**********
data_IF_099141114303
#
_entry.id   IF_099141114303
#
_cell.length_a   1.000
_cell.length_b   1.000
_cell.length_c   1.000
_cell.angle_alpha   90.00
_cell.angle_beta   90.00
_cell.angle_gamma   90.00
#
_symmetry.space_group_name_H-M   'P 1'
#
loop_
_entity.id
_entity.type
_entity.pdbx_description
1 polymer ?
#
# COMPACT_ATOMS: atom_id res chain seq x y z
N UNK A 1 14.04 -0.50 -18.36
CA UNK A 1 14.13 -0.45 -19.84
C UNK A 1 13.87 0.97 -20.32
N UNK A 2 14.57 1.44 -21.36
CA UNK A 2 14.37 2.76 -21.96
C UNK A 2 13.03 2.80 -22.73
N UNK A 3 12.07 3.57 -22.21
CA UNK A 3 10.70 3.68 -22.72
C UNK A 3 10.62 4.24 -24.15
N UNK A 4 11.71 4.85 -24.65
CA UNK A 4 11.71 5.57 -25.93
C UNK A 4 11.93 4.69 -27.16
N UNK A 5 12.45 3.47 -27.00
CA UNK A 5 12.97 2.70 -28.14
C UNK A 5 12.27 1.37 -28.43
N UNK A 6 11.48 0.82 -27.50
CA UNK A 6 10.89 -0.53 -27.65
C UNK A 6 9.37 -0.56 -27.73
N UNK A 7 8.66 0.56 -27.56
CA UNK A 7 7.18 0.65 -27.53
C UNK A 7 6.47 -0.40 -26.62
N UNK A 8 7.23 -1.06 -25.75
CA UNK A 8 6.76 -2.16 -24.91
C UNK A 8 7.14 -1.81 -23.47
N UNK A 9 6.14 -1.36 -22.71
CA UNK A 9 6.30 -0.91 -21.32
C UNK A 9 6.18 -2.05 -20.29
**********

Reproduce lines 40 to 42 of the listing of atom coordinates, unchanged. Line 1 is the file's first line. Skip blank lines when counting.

CA UNK A 7 7.18 0.65 -27.53
C UNK A 7 6.47 -0.40 -26.62
N UNK A 8 7.23 -1.06 -25.75